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dc.contributor.authorPascopella, Lisa
dc.date.accessioned2018-07-12T18:39:47Z
dc.date.available2018-07-12T18:39:47Z
dc.date.issued1993
dc.identifier.citationSource: Dissertation Abstracts International, Volume: 54-04, Section: B, page: 1786.;Advisors: Barry R. Bloom; William R. Jacobs, Jr.
dc.identifier.urihttps://yulib002.mc.yu.edu/login?url=http://gateway.proquest.com/openurl?url_ver=Z39.88-2004&rft_val_fmt=info:ofi/fmt:kev:mtx:dissertation&res_dat=xri:pqm&rft_dat=xri:pqdiss:9324140
dc.identifier.urihttps://hdl.handle.net/20.500.12202/3490
dc.description.abstractThe work presented here describes the development and testing of novel molecular tools and genetic methods that may be used to identify determinants of virulence of the pathogenic mycobacteria. The methods were used to isolate a genomic fragment of the virulent Mycobacterium tuberculosis strain H37Rv that confers an in vivo growth advantage to the avirulent strain H37Ra.;We developed systems that utilized genetic complementation to isolate genomic fragments of pathogenic mycobacteria that may be associated with virulence. Genomic shuttle cosmid libraries of many mycobacterial species were constructed and characterized. Integrating shuttle cosmid libraries were developed as a tool uniquely suited for in vivo complementation because they replicate as a single copy with the chromosome and do not require antibiotic selection for their stability.;The relative virulence of M. tuberculosis strains H37Ra and H37Rv is correlated with growth rate in mouse spleen and lung. Since H37Rv replicates in mouse spleen and lung, and H37Ra does not, we chose to enrich for individual growing recombinants from a pool of H37Ra transformants harboring the H37Rv library by in vivo selection. A molecular strategy was devised to isolate and clone the H37Rv DNA from in vivo-selected clones. A 25 kb H37Rv genomic fragment, ivg, that conferred in vivo growth advantage to H37Ra was identified.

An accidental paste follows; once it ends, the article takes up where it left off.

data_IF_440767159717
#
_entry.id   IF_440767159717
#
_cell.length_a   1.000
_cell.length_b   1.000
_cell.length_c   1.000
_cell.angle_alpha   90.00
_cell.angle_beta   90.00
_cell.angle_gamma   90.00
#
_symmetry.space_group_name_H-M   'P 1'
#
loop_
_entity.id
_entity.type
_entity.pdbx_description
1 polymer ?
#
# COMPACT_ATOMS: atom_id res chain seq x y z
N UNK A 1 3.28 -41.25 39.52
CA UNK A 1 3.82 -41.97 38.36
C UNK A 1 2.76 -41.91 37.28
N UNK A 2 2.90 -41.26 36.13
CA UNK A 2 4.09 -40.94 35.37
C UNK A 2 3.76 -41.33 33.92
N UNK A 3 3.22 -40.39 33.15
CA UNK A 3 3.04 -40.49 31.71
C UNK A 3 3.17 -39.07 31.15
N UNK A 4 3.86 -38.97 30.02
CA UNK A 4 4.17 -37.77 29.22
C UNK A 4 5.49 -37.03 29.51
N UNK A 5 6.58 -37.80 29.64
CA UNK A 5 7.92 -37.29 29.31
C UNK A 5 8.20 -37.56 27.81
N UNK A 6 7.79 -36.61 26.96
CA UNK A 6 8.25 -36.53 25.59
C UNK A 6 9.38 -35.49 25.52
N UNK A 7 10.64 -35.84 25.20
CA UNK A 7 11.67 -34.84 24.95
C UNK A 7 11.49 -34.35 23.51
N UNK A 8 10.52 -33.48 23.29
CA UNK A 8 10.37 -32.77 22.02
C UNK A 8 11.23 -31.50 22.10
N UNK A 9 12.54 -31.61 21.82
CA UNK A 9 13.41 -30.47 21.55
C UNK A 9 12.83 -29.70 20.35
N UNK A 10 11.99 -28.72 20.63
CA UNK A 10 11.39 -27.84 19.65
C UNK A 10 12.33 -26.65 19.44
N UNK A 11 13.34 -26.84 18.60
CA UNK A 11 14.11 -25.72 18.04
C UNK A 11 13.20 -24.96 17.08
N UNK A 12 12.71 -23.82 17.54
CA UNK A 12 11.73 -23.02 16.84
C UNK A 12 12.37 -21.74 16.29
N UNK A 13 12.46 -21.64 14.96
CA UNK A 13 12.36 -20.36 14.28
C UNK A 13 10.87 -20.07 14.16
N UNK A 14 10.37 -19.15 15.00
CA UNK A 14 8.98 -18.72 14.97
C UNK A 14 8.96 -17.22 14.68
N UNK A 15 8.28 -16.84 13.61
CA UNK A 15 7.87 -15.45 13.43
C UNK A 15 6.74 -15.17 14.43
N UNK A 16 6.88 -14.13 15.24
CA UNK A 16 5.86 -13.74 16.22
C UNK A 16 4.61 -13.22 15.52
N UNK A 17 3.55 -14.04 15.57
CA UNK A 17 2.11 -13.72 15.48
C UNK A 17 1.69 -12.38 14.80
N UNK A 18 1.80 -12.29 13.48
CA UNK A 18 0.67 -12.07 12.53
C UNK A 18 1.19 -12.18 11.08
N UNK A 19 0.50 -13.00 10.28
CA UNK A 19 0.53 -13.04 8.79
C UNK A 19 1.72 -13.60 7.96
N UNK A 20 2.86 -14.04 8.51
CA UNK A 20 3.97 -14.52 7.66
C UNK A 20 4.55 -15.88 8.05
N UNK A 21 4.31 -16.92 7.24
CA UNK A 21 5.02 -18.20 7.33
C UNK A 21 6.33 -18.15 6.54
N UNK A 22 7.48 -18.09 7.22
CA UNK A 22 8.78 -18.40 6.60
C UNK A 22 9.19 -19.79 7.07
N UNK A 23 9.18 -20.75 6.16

dc.publisherProQuest Dissertations & Theses
dc.subjectMicrobiology.
dc.subjectGenetics.
dc.subjectMolecular biology.
dc.titleIdentification of a genomic fragment of Mycobacterium tuberculosis contributing to in vivo growth advantage
dc.typeDissertation


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